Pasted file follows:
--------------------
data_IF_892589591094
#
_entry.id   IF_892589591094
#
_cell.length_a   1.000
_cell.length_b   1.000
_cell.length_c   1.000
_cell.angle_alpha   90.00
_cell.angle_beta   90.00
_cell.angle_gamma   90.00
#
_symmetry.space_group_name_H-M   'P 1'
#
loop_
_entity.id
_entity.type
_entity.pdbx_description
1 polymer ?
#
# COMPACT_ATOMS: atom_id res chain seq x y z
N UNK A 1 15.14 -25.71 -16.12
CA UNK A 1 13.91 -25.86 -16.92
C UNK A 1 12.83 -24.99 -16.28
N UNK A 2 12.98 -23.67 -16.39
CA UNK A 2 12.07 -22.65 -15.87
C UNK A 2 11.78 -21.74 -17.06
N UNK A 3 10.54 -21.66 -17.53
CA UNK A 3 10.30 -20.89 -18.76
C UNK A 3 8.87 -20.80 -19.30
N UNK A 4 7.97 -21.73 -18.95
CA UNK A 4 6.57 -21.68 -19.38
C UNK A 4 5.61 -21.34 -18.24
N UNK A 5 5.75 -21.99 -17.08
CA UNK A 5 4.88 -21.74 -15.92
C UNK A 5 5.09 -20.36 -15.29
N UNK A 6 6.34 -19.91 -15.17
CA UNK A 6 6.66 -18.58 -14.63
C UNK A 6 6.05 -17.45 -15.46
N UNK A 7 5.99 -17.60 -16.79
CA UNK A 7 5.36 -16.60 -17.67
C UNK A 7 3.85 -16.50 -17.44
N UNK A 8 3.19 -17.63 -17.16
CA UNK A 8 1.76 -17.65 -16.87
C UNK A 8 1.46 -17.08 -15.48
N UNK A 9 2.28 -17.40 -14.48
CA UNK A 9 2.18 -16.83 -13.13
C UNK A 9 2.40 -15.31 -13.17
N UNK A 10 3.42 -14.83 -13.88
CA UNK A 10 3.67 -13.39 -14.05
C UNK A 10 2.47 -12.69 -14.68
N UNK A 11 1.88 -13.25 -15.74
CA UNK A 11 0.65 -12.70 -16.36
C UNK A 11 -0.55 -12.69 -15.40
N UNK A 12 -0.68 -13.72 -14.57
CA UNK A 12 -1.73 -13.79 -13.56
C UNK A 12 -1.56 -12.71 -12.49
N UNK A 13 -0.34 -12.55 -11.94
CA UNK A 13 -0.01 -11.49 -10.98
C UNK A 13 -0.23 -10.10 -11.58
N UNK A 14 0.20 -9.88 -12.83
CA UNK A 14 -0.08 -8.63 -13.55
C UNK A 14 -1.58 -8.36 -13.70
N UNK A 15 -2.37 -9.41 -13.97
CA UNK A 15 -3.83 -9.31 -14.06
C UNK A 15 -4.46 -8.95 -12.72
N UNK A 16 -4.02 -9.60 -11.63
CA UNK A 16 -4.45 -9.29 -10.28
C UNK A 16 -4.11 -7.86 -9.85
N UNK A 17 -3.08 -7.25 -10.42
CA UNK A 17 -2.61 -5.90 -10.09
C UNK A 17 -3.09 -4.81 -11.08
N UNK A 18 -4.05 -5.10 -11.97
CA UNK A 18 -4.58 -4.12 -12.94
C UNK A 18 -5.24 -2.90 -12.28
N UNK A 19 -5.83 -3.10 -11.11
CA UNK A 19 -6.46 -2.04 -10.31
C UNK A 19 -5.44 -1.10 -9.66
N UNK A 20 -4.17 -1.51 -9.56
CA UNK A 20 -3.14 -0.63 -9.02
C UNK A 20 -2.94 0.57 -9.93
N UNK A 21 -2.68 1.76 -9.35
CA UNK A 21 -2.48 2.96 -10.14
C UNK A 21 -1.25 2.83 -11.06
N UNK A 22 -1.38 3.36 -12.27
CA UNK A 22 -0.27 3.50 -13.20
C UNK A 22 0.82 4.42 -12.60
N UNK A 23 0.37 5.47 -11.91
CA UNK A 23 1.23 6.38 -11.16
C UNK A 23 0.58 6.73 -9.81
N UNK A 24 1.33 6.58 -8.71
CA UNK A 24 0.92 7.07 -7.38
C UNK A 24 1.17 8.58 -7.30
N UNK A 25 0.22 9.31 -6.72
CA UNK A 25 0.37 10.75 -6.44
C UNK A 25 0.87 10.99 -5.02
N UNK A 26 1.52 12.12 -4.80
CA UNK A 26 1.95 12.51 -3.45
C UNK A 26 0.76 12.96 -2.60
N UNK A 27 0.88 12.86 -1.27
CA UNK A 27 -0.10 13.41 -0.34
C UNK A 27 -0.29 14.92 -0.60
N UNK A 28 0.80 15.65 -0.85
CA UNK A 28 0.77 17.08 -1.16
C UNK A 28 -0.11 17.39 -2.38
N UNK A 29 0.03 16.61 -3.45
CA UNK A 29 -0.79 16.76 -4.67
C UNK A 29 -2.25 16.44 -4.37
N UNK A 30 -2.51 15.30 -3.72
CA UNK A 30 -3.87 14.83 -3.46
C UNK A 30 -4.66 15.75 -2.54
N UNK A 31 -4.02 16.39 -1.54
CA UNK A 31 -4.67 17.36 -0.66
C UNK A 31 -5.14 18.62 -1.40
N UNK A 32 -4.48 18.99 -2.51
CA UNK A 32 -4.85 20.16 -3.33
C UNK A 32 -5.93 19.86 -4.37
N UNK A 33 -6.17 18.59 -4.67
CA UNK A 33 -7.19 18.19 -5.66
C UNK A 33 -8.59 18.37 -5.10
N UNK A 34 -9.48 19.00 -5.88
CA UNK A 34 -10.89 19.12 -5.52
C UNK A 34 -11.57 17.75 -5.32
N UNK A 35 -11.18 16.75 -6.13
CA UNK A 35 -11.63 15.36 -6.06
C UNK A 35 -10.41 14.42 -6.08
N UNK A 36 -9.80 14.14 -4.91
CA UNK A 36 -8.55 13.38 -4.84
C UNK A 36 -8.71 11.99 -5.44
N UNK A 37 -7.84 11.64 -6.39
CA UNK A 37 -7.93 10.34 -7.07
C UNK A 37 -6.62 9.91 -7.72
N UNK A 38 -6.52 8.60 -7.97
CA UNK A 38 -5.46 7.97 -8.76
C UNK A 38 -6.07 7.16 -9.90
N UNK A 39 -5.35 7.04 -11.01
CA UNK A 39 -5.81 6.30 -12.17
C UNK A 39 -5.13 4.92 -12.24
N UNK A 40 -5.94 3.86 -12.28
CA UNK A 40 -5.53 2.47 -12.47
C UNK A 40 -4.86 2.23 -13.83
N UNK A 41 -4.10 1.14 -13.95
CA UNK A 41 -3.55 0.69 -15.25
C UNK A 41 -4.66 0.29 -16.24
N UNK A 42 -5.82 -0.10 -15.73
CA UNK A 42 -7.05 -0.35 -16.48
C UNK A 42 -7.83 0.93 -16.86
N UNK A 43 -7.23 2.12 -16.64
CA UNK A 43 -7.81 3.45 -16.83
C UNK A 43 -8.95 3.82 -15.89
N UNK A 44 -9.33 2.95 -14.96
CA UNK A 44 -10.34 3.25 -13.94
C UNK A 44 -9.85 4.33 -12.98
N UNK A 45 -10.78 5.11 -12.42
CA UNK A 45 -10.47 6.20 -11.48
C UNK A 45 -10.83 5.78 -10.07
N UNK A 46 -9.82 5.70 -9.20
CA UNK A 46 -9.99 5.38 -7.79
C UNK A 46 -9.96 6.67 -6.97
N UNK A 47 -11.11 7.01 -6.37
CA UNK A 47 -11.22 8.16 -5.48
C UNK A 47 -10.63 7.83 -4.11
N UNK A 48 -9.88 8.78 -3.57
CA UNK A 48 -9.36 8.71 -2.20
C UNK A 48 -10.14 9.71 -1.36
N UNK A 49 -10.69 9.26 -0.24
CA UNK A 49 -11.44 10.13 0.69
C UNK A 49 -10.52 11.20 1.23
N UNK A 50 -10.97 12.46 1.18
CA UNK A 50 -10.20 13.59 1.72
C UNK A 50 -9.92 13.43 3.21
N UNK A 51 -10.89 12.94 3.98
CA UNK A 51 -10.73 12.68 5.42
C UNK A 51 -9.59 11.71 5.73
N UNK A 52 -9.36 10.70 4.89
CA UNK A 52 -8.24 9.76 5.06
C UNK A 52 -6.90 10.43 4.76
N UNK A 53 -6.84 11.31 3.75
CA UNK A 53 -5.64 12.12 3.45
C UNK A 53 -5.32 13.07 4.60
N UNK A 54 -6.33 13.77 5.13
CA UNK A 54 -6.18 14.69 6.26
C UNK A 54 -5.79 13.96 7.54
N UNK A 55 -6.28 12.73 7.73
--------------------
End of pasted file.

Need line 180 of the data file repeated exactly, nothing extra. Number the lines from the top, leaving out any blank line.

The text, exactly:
N UNK A 54 -6.33 13.77 5.13